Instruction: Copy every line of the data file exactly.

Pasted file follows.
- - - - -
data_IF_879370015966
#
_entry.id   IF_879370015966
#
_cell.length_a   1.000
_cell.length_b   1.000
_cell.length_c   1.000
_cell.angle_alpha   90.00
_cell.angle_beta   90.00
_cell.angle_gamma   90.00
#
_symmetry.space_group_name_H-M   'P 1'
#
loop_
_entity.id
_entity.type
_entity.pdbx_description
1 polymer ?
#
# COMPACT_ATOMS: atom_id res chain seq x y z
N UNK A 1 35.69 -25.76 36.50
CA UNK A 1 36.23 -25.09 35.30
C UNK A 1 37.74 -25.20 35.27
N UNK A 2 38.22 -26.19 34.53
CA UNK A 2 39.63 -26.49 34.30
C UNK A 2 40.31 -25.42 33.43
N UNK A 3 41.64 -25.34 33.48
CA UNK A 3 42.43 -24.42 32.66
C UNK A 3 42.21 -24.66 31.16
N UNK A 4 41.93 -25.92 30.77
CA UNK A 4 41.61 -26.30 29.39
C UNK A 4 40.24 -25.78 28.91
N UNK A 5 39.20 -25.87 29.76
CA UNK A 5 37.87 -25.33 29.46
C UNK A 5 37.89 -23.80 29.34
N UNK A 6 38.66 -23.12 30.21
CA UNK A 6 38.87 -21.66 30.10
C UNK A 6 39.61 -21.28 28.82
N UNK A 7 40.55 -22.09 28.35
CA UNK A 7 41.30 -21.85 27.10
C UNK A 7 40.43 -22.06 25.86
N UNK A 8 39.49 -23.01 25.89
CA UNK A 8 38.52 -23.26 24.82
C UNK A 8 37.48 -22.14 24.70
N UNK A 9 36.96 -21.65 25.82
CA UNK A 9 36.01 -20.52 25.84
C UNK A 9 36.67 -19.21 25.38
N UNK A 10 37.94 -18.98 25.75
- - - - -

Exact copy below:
data_IF_879370015966
#
_entry.id   IF_879370015966
#
_cell.length_a   1.000
_cell.length_b   1.000
_cell.length_c   1.000
_cell.angle_alpha   90.00
_cell.angle_beta   90.00
_cell.angle_gamma   90.00
#
_symmetry.space_group_name_H-M   'P 1'
#
loop_
_entity.id
_entity.type
_entity.pdbx_description
1 polymer ?
#
# COMPACT_ATOMS: atom_id res chain seq x y z
N UNK A 1 35.69 -25.76 36.50
CA UNK A 1 36.23 -25.09 35.30
C UNK A 1 37.74 -25.20 35.27
N UNK A 2 38.22 -26.19 34.53
CA UNK A 2 39.63 -26.49 34.30
C UNK A 2 40.31 -25.42 33.43
N UNK A 3 41.64 -25.34 33.48
CA UNK A 3 42.43 -24.42 32.66
C UNK A 3 42.21 -24.66 31.16
N UNK A 4 41.93 -25.92 30.77
CA UNK A 4 41.61 -26.30 29.39
C UNK A 4 40.24 -25.78 28.91
N UNK A 5 39.20 -25.87 29.76
CA UNK A 5 37.87 -25.33 29.46
C UNK A 5 37.89 -23.80 29.34
N UNK A 6 38.66 -23.12 30.21
CA UNK A 6 38.87 -21.66 30.10
C UNK A 6 39.61 -21.28 28.82
N UNK A 7 40.55 -22.09 28.35
CA UNK A 7 41.30 -21.85 27.10
C UNK A 7 40.43 -22.06 25.86
N UNK A 8 39.49 -23.01 25.89
CA UNK A 8 38.52 -23.26 24.82
C UNK A 8 37.48 -22.14 24.70
N UNK A 9 36.96 -21.65 25.82
CA UNK A 9 36.01 -20.52 25.84
C UNK A 9 36.67 -19.21 25.38
N UNK A 10 37.94 -18.98 25.75